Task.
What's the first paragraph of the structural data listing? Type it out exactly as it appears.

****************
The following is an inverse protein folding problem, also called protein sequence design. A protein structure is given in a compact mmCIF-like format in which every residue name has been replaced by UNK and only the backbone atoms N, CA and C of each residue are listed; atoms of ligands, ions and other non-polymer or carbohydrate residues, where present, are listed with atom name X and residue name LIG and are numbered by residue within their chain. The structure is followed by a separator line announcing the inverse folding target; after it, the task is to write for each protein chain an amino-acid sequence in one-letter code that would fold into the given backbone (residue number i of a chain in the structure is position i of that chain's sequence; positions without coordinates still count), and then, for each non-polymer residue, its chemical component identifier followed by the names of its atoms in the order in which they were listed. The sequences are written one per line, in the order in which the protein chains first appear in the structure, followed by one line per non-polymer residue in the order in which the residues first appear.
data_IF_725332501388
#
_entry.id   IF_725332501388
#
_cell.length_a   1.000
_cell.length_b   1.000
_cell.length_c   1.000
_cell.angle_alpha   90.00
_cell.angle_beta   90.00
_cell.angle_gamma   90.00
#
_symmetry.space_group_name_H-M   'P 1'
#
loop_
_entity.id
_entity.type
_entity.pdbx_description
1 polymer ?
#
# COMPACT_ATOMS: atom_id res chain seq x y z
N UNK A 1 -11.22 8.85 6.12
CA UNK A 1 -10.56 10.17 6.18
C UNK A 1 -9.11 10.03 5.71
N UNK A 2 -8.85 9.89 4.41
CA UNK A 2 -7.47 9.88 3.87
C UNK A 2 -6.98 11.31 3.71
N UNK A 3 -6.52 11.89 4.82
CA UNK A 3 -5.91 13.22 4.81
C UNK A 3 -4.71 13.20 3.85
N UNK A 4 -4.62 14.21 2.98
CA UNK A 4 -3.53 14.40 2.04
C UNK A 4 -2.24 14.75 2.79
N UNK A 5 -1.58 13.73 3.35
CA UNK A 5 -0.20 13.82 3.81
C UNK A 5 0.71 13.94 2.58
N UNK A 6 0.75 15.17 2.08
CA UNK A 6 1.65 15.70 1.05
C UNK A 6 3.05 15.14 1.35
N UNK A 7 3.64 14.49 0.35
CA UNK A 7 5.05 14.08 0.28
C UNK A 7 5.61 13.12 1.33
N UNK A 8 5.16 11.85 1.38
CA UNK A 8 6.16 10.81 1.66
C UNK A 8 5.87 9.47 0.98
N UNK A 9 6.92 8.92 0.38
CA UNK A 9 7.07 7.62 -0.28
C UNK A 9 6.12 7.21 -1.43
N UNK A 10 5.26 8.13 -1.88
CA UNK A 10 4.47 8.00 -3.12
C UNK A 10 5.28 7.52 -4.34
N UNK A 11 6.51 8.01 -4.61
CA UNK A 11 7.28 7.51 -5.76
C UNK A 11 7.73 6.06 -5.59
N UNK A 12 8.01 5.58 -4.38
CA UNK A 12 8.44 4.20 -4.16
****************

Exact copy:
The following is an inverse protein folding problem, also called protein sequence design. A protein structure is given in a compact mmCIF-like format in which every residue name has been replaced by UNK and only the backbone atoms N, CA and C of each residue are listed; atoms of ligands, ions and other non-polymer or carbohydrate residues, where present, are listed with atom name X and residue name LIG and are numbered by residue within their chain. The structure is followed by a separator line announcing the inverse folding target; after it, the task is to write for each protein chain an amino-acid sequence in one-letter code that would fold into the given backbone (residue number i of a chain in the structure is position i of that chain's sequence; positions without coordinates still count), and then, for each non-polymer residue, its chemical component identifier followed by the names of its atoms in the order in which they were listed. The sequences are written one per line, in the order in which the protein chains first appear in the structure, followed by one line per non-polymer residue in the order in which the residues first appear.